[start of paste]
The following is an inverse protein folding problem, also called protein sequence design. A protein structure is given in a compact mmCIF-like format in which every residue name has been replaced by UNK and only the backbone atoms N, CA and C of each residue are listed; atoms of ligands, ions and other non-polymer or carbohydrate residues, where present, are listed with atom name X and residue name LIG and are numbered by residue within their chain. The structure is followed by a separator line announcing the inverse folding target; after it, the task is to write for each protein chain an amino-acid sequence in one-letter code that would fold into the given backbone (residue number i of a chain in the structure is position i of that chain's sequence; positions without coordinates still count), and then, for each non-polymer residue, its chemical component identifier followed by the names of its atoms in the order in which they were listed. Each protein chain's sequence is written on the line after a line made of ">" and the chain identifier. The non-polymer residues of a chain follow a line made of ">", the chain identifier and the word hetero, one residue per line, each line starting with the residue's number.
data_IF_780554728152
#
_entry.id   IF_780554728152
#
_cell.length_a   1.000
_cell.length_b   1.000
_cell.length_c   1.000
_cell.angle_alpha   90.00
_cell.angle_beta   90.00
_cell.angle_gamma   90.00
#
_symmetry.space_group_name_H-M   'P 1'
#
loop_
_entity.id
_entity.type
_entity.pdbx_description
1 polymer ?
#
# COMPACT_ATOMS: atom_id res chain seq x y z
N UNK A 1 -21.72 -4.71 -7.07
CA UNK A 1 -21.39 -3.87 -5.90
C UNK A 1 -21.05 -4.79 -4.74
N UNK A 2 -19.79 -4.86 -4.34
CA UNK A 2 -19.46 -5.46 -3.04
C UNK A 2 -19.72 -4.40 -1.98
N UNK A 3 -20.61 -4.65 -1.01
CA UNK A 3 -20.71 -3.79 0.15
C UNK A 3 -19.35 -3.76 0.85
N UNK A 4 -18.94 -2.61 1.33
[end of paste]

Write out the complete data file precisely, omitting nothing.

The following is an inverse protein folding problem, also called protein sequence design. A protein structure is given in a compact mmCIF-like format in which every residue name has been replaced by UNK and only the backbone atoms N, CA and C of each residue are listed; atoms of ligands, ions and other non-polymer or carbohydrate residues, where present, are listed with atom name X and residue name LIG and are numbered by residue within their chain. The structure is followed by a separator line announcing the inverse folding target; after it, the task is to write for each protein chain an amino-acid sequence in one-letter code that would fold into the given backbone (residue number i of a chain in the structure is position i of that chain's sequence; positions without coordinates still count), and then, for each non-polymer residue, its chemical component identifier followed by the names of its atoms in the order in which they were listed. Each protein chain's sequence is written on the line after a line made of ">" and the chain identifier. The non-polymer residues of a chain follow a line made of ">", the chain identifier and the word hetero, one residue per line, each line starting with the residue's number.
data_IF_780554728152
#
_entry.id   IF_780554728152
#
_cell.length_a   1.000
_cell.length_b   1.000
_cell.length_c   1.000
_cell.angle_alpha   90.00
_cell.angle_beta   90.00
_cell.angle_gamma   90.00
#
_symmetry.space_group_name_H-M   'P 1'
#
loop_
_entity.id
_entity.type
_entity.pdbx_description
1 polymer ?
#
# COMPACT_ATOMS: atom_id res chain seq x y z
N UNK A 1 -21.72 -4.71 -7.07
CA UNK A 1 -21.39 -3.87 -5.90
C UNK A 1 -21.05 -4.79 -4.74
N UNK A 2 -19.79 -4.86 -4.34
CA UNK A 2 -19.46 -5.46 -3.04
C UNK A 2 -19.72 -4.40 -1.98
N UNK A 3 -20.61 -4.65 -1.01
CA UNK A 3 -20.71 -3.79 0.15
C UNK A 3 -19.35 -3.76 0.85
N UNK A 4 -18.94 -2.61 1.33